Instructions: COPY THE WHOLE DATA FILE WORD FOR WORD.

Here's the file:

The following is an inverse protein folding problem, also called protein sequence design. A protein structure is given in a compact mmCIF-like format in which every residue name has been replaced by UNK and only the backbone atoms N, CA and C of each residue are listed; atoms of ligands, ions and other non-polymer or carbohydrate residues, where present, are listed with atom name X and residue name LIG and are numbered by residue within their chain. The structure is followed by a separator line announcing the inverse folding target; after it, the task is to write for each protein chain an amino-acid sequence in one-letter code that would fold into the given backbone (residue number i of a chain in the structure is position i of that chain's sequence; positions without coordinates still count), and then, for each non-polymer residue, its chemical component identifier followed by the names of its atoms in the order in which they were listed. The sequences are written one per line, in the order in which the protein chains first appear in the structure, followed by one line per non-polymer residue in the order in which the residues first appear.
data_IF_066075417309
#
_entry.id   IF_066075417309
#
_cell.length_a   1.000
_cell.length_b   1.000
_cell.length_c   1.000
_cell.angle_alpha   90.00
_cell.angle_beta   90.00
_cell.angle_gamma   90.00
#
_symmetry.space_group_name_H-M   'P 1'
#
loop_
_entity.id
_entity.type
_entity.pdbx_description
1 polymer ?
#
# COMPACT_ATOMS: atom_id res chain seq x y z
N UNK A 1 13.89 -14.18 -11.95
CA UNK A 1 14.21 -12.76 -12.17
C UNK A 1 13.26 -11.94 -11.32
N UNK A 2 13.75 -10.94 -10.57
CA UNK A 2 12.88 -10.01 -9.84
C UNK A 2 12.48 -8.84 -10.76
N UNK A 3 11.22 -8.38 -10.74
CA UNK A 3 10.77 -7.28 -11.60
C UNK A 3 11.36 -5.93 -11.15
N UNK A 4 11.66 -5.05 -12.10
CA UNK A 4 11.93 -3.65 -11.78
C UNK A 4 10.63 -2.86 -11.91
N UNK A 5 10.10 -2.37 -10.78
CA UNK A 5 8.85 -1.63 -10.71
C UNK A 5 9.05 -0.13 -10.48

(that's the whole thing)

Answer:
The following is an inverse protein folding problem, also called protein sequence design. A protein structure is given in a compact mmCIF-like format in which every residue name has been replaced by UNK and only the backbone atoms N, CA and C of each residue are listed; atoms of ligands, ions and other non-polymer or carbohydrate residues, where present, are listed with atom name X and residue name LIG and are numbered by residue within their chain. The structure is followed by a separator line announcing the inverse folding target; after it, the task is to write for each protein chain an amino-acid sequence in one-letter code that would fold into the given backbone (residue number i of a chain in the structure is position i of that chain's sequence; positions without coordinates still count), and then, for each non-polymer residue, its chemical component identifier followed by the names of its atoms in the order in which they were listed. The sequences are written one per line, in the order in which the protein chains first appear in the structure, followed by one line per non-polymer residue in the order in which the residues first appear.
data_IF_066075417309
#
_entry.id   IF_066075417309
#
_cell.length_a   1.000
_cell.length_b   1.000
_cell.length_c   1.000
_cell.angle_alpha   90.00
_cell.angle_beta   90.00
_cell.angle_gamma   90.00
#
_symmetry.space_group_name_H-M   'P 1'
#
loop_
_entity.id
_entity.type
_entity.pdbx_description
1 polymer ?
#
# COMPACT_ATOMS: atom_id res chain seq x y z
N UNK A 1 13.89 -14.18 -11.95
CA UNK A 1 14.21 -12.76 -12.17
C UNK A 1 13.26 -11.94 -11.32
N UNK A 2 13.75 -10.94 -10.57
CA UNK A 2 12.88 -10.01 -9.84
C UNK A 2 12.48 -8.84 -10.76
N UNK A 3 11.22 -8.38 -10.74
CA UNK A 3 10.77 -7.28 -11.60
C UNK A 3 11.36 -5.93 -11.15
N UNK A 4 11.66 -5.05 -12.10
CA UNK A 4 11.93 -3.65 -11.78
C UNK A 4 10.63 -2.86 -11.91
N UNK A 5 10.10 -2.37 -10.78
CA UNK A 5 8.85 -1.63 -10.71
C UNK A 5 9.05 -0.13 -10.48